Rowan Willis-Powell: Actually, yes, kind of in a way. We've been running these things, we're calling them TAY academies, we're meeting with a bunch of different adults once a week for seven weeks. We just had our wrap up session last night and something that really I didn't expect to hear, but was really nice to hear, was one of the young adults in our feedback survey said that it was really nice to be in a space where they weren't worried about being misgendered on a regular basis. They felt really supported and safe.
I think that's the ultimate goal. We can achieve all of these amazing things, but really it comes down to, are we providing a space where someone feels safe and like they can be authentic? That's all that I can really ask for.
Chloe: That's what makes your job really meaningful and impactful?
Rowan Willis-Powell: Yeah. Being able to curate a space where someone's not worried about not being able to be themselves.
Chloe: Mm-hmm (affirmative).
Rowan Willis-Powell: Yeah.
Chloe: Thank you so much Rowan for being here and talking about your personal experiences and talking about your career. I think this podcast was very inspiring to a lot of youth out there, to a lot of youth who might be particularly struggling with issues that you have struggled before. As a closing remark, do you have anything that you want to say to the youth who might be listening to this podcast?
Rowan Willis-Powell: The cliche of it can get better. The things that you think make you not worthy are the things that make you very worthy and will inspire someone as you grow older and they’re your strengths.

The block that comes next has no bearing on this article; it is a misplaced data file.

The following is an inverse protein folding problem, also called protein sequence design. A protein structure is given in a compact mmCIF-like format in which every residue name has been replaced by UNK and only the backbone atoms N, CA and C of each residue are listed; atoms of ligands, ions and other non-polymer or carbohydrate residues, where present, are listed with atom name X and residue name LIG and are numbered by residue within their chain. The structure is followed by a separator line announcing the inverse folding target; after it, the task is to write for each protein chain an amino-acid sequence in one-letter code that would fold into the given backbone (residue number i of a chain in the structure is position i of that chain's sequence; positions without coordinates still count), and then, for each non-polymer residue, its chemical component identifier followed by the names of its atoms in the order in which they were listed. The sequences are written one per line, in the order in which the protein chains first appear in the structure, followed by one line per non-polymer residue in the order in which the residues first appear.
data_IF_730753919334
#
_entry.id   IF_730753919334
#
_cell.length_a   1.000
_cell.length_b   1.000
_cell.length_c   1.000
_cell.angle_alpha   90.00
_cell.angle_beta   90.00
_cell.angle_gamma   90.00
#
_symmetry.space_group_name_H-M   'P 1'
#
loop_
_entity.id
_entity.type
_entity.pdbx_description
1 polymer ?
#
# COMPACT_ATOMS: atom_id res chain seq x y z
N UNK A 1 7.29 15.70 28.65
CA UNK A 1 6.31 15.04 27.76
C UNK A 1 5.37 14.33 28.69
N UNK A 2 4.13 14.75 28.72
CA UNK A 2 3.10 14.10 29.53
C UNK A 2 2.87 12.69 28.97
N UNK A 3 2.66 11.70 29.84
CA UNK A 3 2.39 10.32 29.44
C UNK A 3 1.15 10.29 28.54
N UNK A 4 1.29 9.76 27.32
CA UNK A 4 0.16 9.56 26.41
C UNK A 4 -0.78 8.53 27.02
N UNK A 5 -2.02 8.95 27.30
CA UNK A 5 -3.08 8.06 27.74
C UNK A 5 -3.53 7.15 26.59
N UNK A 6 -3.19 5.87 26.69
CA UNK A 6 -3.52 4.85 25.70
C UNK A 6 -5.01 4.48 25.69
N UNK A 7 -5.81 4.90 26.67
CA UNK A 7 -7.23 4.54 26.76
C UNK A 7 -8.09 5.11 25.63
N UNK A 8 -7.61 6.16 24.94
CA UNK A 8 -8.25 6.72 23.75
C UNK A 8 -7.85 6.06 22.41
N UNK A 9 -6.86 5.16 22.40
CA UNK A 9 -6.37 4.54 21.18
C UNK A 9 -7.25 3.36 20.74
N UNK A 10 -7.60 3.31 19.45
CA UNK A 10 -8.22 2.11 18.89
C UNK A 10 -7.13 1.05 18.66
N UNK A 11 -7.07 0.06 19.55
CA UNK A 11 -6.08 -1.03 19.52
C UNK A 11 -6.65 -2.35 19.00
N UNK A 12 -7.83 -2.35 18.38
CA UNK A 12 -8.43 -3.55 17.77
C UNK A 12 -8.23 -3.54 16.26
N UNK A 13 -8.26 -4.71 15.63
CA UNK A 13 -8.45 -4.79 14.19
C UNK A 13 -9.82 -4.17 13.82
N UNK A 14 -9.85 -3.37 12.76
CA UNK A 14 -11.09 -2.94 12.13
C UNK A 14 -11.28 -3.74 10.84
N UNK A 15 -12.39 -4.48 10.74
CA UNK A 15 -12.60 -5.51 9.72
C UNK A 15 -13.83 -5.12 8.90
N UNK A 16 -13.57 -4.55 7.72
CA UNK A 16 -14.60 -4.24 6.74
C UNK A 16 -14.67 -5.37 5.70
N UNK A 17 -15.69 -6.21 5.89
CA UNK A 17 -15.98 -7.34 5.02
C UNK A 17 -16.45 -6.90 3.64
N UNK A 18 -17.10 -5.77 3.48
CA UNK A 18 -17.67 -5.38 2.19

Chloe: It's actually pretty powerful. The things that make you feel not worthy right now can be of so much value in the future.
Rowan Willis-Powell: Yeah.
Chloe: You shouldn't give up because there's always light at the end of the tunnel. All right. That wraps it for today. Thank you so much for being here Rowan.
Rowan Willis-Powell: Thank you, Chloe.
Chloe: Thank you. That's a wrap. We hope you are inspired by Rowan's personal journey and learn about the importance of mentorship as well as having hope that things will get better.
Please follow Youth Engaged 4 Change radio for more content created by young people for young people. You can also follow Youth Engaged 4 Change on Facebook and Instagram and visit us online at engage.youth.gov. Thanks for listening and we'll see you next time.
More Inspiring Stories
HAVE AN INSPIRING STORY TO SHARE?